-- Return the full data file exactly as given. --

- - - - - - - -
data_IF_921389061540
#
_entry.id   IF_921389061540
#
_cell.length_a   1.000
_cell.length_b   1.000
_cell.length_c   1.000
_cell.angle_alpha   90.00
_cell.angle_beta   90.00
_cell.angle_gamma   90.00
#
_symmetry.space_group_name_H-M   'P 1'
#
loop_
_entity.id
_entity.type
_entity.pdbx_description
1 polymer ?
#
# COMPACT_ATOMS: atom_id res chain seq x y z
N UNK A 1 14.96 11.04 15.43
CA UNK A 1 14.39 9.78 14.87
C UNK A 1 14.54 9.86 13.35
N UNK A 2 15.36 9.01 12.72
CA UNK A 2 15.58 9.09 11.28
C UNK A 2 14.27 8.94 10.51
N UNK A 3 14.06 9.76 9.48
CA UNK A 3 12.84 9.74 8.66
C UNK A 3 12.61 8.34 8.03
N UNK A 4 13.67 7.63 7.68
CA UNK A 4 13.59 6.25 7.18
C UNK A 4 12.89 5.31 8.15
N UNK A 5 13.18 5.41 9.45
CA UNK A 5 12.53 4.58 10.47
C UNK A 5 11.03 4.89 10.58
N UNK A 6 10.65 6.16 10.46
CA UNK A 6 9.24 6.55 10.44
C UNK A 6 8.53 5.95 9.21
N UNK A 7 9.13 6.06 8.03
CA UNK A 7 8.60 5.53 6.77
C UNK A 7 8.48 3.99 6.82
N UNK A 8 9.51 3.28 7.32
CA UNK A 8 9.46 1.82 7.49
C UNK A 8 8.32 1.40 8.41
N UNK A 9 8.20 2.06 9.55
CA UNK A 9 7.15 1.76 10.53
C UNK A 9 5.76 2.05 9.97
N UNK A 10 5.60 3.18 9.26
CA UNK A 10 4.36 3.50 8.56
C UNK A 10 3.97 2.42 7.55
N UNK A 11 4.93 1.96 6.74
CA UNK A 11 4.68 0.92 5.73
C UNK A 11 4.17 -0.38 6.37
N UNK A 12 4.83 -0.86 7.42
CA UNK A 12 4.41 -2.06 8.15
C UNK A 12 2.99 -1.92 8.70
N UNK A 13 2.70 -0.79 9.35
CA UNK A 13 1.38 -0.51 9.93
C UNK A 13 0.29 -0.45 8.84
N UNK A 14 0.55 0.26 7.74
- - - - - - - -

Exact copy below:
data_IF_921389061540
#
_entry.id   IF_921389061540
#
_cell.length_a   1.000
_cell.length_b   1.000
_cell.length_c   1.000
_cell.angle_alpha   90.00
_cell.angle_beta   90.00
_cell.angle_gamma   90.00
#
_symmetry.space_group_name_H-M   'P 1'
#
loop_
_entity.id
_entity.type
_entity.pdbx_description
1 polymer ?
#
# COMPACT_ATOMS: atom_id res chain seq x y z
N UNK A 1 14.96 11.04 15.43
CA UNK A 1 14.39 9.78 14.87
C UNK A 1 14.54 9.86 13.35
N UNK A 2 15.36 9.01 12.72
CA UNK A 2 15.58 9.09 11.28
C UNK A 2 14.27 8.94 10.51
N UNK A 3 14.06 9.76 9.48
CA UNK A 3 12.84 9.74 8.66
C UNK A 3 12.61 8.34 8.03
N UNK A 4 13.67 7.63 7.68
CA UNK A 4 13.59 6.25 7.18
C UNK A 4 12.89 5.31 8.15
N UNK A 5 13.18 5.41 9.45
CA UNK A 5 12.53 4.58 10.47
C UNK A 5 11.03 4.89 10.58
N UNK A 6 10.65 6.16 10.46
CA UNK A 6 9.24 6.55 10.44
C UNK A 6 8.53 5.95 9.21
N UNK A 7 9.13 6.06 8.03
CA UNK A 7 8.60 5.53 6.77
C UNK A 7 8.48 3.99 6.82
N UNK A 8 9.51 3.28 7.32
CA UNK A 8 9.46 1.82 7.49
C UNK A 8 8.32 1.40 8.41
N UNK A 9 8.20 2.06 9.55
CA UNK A 9 7.15 1.76 10.53
C UNK A 9 5.76 2.05 9.97
N UNK A 10 5.60 3.18 9.26
CA UNK A 10 4.36 3.50 8.56
C UNK A 10 3.97 2.42 7.55
N UNK A 11 4.93 1.96 6.74
CA UNK A 11 4.68 0.92 5.73
C UNK A 11 4.17 -0.38 6.37
N UNK A 12 4.83 -0.86 7.42
CA UNK A 12 4.41 -2.06 8.15
C UNK A 12 2.99 -1.92 8.70
N UNK A 13 2.70 -0.79 9.35
CA UNK A 13 1.38 -0.51 9.93
C UNK A 13 0.29 -0.45 8.84
N UNK A 14 0.55 0.26 7.74